Background: Anxiety and depression are common during pregnancy and associated with adverse outcomes for the mother and infant if left untreated. Despite the need to improve treatment accessibility and uptake in this population, no studies have investigated internet-delivered cognitive behavioural therapy (iCBT) for antenatal anxiety and depression. In a randomised controlled trial, we examined the efficacy and acceptability of a brief, unguided iCBT intervention - the MUMentum Pregnancy program - in pregnant women with anxiety and/or depression.
Methods: Participants meeting clinical threshold on validated self-report measures of generalised anxiety and/or depression were recruited online and randomised to iCBT (n = 43) or a treatment as usual (TAU) control (n = 44). Outcomes were assessed at baseline, post-treatment and four-week follow-up; and included anxiety, depression, psychological distress, antenatal bonding, quality of life, and treatment acceptability.
Results: Of the 36 women who started iCBT, 26 completed all three lessons of treatment (76% adherence rate). iCBT produced moderate to large effect size reductions for anxiety on the GAD-7 (Hedges' g = 0.76) and psychological distress on the Kessler-10 (g = 0.88) that were superior to TAU. Only small nonsignificant differences were found for depression outcomes (g = < 0.35). Participants reported that iCBT was an acceptable treatment for antenatal anxiety and/or depression.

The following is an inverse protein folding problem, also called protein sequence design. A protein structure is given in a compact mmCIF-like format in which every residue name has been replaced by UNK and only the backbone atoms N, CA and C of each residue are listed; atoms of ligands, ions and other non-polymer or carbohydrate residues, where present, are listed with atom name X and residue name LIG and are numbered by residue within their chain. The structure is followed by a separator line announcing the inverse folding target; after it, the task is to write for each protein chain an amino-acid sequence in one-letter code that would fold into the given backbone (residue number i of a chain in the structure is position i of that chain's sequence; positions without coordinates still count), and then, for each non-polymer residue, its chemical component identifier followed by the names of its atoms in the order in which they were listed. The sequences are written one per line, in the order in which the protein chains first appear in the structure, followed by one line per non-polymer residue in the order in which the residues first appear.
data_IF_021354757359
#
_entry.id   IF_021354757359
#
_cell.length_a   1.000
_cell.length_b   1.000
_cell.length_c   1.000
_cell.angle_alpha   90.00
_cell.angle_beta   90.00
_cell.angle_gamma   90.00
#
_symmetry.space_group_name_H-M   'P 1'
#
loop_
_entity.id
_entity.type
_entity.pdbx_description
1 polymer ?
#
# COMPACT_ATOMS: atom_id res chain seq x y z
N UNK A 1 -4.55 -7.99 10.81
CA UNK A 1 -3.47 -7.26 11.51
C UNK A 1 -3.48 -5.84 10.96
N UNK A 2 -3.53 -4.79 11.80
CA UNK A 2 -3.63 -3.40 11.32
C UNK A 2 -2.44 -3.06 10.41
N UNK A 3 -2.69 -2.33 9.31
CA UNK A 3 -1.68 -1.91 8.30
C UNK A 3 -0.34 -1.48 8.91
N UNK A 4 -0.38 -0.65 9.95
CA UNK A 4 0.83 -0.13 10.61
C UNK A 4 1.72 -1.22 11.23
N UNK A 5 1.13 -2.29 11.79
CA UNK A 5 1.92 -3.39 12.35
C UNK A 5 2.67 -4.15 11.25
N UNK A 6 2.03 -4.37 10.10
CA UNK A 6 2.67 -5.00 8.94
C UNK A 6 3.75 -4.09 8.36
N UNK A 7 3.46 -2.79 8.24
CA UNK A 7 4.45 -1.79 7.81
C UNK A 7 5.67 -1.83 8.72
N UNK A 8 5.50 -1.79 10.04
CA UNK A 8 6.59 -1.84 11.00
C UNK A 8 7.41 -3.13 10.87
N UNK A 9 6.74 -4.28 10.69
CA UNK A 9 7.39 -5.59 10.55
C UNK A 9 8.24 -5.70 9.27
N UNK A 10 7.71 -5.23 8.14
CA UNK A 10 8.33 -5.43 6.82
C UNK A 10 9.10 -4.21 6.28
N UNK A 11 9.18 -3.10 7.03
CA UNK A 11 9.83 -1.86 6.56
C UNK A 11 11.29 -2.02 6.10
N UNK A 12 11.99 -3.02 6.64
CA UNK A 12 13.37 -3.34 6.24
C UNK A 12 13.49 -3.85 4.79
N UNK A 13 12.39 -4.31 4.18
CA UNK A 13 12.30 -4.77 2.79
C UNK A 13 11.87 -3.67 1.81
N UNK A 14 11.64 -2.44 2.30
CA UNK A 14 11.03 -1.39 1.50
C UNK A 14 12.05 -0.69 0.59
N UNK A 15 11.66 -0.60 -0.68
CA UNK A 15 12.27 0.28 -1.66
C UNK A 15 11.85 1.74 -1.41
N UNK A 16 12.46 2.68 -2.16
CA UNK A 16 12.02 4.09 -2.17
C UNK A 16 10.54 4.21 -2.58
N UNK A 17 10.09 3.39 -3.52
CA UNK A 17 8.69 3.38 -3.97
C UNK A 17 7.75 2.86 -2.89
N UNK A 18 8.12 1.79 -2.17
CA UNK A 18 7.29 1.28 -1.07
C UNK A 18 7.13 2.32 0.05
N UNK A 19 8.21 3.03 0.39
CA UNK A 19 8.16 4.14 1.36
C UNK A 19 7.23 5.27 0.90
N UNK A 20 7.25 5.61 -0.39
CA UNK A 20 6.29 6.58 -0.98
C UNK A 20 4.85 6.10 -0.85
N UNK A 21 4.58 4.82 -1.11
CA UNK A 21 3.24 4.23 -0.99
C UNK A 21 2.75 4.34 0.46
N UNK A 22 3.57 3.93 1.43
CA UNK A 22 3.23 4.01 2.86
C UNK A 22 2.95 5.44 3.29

Limitations: Lack of an active control condition and long-term postpartum follow-up.
Conclusions: This is the first study to evaluate brief unguided iCBT for antenatal anxiety and depression. While our findings are promising, particularly for anxiety reduction, additional RCTs are required to establish treatment efficacy.
Keywords: Antenatal; Anxiety; Cognitive behavioural therapy; Depression; Internet; Pregnancy.
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